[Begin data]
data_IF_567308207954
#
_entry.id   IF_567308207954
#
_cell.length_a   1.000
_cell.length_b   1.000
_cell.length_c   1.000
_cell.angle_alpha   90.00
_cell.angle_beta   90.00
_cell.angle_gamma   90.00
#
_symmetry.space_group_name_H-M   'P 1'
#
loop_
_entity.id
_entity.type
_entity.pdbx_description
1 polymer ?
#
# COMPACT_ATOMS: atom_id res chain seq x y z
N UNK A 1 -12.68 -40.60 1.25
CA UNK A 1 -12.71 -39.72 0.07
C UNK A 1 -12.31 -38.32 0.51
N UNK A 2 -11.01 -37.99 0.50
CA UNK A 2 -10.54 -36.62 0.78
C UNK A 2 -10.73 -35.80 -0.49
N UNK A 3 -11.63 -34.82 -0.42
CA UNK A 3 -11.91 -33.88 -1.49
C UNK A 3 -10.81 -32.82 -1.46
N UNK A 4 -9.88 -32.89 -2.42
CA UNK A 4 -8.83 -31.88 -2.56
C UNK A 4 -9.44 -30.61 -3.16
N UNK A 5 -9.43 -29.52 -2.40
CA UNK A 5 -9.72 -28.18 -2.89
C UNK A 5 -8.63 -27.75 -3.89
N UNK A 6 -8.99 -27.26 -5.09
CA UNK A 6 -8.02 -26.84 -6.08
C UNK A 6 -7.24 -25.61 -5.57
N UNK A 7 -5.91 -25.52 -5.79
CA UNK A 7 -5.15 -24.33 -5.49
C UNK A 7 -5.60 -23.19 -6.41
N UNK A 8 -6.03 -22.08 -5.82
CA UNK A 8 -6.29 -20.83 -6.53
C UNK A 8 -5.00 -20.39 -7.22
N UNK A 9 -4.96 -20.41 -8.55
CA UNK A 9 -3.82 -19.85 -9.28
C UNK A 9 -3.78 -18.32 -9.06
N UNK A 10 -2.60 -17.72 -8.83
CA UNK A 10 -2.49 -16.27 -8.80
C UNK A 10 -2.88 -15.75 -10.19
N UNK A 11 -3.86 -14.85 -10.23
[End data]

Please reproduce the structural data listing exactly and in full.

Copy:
data_IF_567308207954
#
_entry.id   IF_567308207954
#
_cell.length_a   1.000
_cell.length_b   1.000
_cell.length_c   1.000
_cell.angle_alpha   90.00
_cell.angle_beta   90.00
_cell.angle_gamma   90.00
#
_symmetry.space_group_name_H-M   'P 1'
#
loop_
_entity.id
_entity.type
_entity.pdbx_description
1 polymer ?
#
# COMPACT_ATOMS: atom_id res chain seq x y z
N UNK A 1 -12.68 -40.60 1.25
CA UNK A 1 -12.71 -39.72 0.07
C UNK A 1 -12.31 -38.32 0.51
N UNK A 2 -11.01 -37.99 0.50
CA UNK A 2 -10.54 -36.62 0.78
C UNK A 2 -10.73 -35.80 -0.49
N UNK A 3 -11.63 -34.82 -0.42
CA UNK A 3 -11.91 -33.88 -1.49
C UNK A 3 -10.81 -32.82 -1.46
N UNK A 4 -9.88 -32.89 -2.42
CA UNK A 4 -8.83 -31.88 -2.56
C UNK A 4 -9.44 -30.61 -3.16
N UNK A 5 -9.43 -29.52 -2.40
CA UNK A 5 -9.72 -28.18 -2.89
C UNK A 5 -8.63 -27.75 -3.89
N UNK A 6 -8.99 -27.26 -5.09
CA UNK A 6 -8.02 -26.84 -6.08
C UNK A 6 -7.24 -25.61 -5.57
N UNK A 7 -5.91 -25.52 -5.79
CA UNK A 7 -5.15 -24.33 -5.49
C UNK A 7 -5.60 -23.19 -6.41
N UNK A 8 -6.03 -22.08 -5.82
CA UNK A 8 -6.29 -20.83 -6.53
C UNK A 8 -5.00 -20.39 -7.22
N UNK A 9 -4.96 -20.41 -8.55
CA UNK A 9 -3.82 -19.85 -9.28
C UNK A 9 -3.78 -18.32 -9.06
N UNK A 10 -2.60 -17.72 -8.83
CA UNK A 10 -2.49 -16.27 -8.80
C UNK A 10 -2.88 -15.75 -10.19
N UNK A 11 -3.86 -14.85 -10.23